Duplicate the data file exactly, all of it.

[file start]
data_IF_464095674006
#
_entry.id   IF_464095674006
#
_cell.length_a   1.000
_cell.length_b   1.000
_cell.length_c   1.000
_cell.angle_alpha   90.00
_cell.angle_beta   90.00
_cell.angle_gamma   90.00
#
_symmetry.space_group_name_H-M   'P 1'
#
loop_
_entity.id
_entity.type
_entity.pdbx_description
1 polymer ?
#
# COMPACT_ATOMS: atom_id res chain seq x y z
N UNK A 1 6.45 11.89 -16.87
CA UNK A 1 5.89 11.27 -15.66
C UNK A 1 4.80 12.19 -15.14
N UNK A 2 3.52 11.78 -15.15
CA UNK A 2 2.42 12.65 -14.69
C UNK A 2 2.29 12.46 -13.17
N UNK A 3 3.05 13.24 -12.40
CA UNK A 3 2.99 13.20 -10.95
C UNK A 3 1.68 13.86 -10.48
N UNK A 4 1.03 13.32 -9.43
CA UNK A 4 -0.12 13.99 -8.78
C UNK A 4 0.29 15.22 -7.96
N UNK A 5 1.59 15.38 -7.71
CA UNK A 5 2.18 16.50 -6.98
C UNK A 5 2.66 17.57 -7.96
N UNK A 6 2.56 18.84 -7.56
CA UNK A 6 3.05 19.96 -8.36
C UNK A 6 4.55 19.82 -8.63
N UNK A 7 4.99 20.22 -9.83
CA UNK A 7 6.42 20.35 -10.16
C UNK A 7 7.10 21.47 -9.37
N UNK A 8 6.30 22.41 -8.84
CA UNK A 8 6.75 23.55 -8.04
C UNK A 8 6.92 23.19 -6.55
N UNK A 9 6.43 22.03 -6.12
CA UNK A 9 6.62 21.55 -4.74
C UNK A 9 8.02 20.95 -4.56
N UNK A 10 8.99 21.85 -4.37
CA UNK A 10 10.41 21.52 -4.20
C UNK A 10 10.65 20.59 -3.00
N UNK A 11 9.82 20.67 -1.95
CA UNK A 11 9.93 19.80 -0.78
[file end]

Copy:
data_IF_464095674006
#
_entry.id   IF_464095674006
#
_cell.length_a   1.000
_cell.length_b   1.000
_cell.length_c   1.000
_cell.angle_alpha   90.00
_cell.angle_beta   90.00
_cell.angle_gamma   90.00
#
_symmetry.space_group_name_H-M   'P 1'
#
loop_
_entity.id
_entity.type
_entity.pdbx_description
1 polymer ?
#
# COMPACT_ATOMS: atom_id res chain seq x y z
N UNK A 1 6.45 11.89 -16.87
CA UNK A 1 5.89 11.27 -15.66
C UNK A 1 4.80 12.19 -15.14
N UNK A 2 3.52 11.78 -15.15
CA UNK A 2 2.42 12.65 -14.69
C UNK A 2 2.29 12.46 -13.17
N UNK A 3 3.05 13.24 -12.40
CA UNK A 3 2.99 13.20 -10.95
C UNK A 3 1.68 13.86 -10.48
N UNK A 4 1.03 13.32 -9.43
CA UNK A 4 -0.12 13.99 -8.78
C UNK A 4 0.29 15.22 -7.96
N UNK A 5 1.59 15.38 -7.71
CA UNK A 5 2.18 16.50 -6.98
C UNK A 5 2.66 17.57 -7.96
N UNK A 6 2.56 18.84 -7.56
CA UNK A 6 3.05 19.96 -8.36
C UNK A 6 4.55 19.82 -8.63
N UNK A 7 4.99 20.22 -9.83
CA UNK A 7 6.42 20.35 -10.16
C UNK A 7 7.10 21.47 -9.37
N UNK A 8 6.30 22.41 -8.84
CA UNK A 8 6.75 23.55 -8.04
C UNK A 8 6.92 23.19 -6.55
N UNK A 9 6.43 22.03 -6.12
CA UNK A 9 6.62 21.55 -4.74
C UNK A 9 8.02 20.95 -4.56
N UNK A 10 8.99 21.85 -4.37
CA UNK A 10 10.41 21.52 -4.20
C UNK A 10 10.65 20.59 -3.00
N UNK A 11 9.82 20.67 -1.95
CA UNK A 11 9.93 19.80 -0.78